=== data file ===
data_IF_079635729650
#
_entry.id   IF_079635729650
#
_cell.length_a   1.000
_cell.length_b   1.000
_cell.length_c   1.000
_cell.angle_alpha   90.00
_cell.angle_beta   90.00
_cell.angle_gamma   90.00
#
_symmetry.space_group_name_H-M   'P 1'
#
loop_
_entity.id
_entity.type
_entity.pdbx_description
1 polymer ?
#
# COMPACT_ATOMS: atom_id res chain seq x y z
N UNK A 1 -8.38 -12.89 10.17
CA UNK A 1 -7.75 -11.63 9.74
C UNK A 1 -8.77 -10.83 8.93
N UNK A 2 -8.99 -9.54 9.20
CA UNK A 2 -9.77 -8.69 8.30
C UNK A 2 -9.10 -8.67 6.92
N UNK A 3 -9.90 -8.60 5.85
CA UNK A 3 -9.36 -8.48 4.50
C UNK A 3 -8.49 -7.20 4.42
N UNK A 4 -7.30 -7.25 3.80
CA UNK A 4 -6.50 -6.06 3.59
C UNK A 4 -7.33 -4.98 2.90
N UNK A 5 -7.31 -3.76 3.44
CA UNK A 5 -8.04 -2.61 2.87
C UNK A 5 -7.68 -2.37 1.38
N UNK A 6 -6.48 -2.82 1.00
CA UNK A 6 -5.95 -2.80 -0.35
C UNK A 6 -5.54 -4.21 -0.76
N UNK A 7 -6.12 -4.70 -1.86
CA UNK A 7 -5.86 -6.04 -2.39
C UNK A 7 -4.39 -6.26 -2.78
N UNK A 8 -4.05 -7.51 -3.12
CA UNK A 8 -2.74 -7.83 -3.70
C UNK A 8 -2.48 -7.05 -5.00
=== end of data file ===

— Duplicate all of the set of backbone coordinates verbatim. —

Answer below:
data_IF_079635729650
#
_entry.id   IF_079635729650
#
_cell.length_a   1.000
_cell.length_b   1.000
_cell.length_c   1.000
_cell.angle_alpha   90.00
_cell.angle_beta   90.00
_cell.angle_gamma   90.00
#
_symmetry.space_group_name_H-M   'P 1'
#
loop_
_entity.id
_entity.type
_entity.pdbx_description
1 polymer ?
#
# COMPACT_ATOMS: atom_id res chain seq x y z
N UNK A 1 -8.38 -12.89 10.17
CA UNK A 1 -7.75 -11.63 9.74
C UNK A 1 -8.77 -10.83 8.93
N UNK A 2 -8.99 -9.54 9.20
CA UNK A 2 -9.77 -8.69 8.30
C UNK A 2 -9.10 -8.67 6.92
N UNK A 3 -9.90 -8.60 5.85
CA UNK A 3 -9.36 -8.48 4.50
C UNK A 3 -8.49 -7.20 4.42
N UNK A 4 -7.30 -7.25 3.80
CA UNK A 4 -6.50 -6.06 3.59
C UNK A 4 -7.33 -4.98 2.90
N UNK A 5 -7.31 -3.76 3.44
CA UNK A 5 -8.04 -2.61 2.87
C UNK A 5 -7.68 -2.37 1.38
N UNK A 6 -6.48 -2.82 1.00
CA UNK A 6 -5.95 -2.80 -0.35
C UNK A 6 -5.54 -4.21 -0.76
N UNK A 7 -6.12 -4.70 -1.86
CA UNK A 7 -5.86 -6.04 -2.39
C UNK A 7 -4.39 -6.26 -2.78
N UNK A 8 -4.05 -7.51 -3.12
CA UNK A 8 -2.74 -7.83 -3.70
C UNK A 8 -2.48 -7.05 -5.00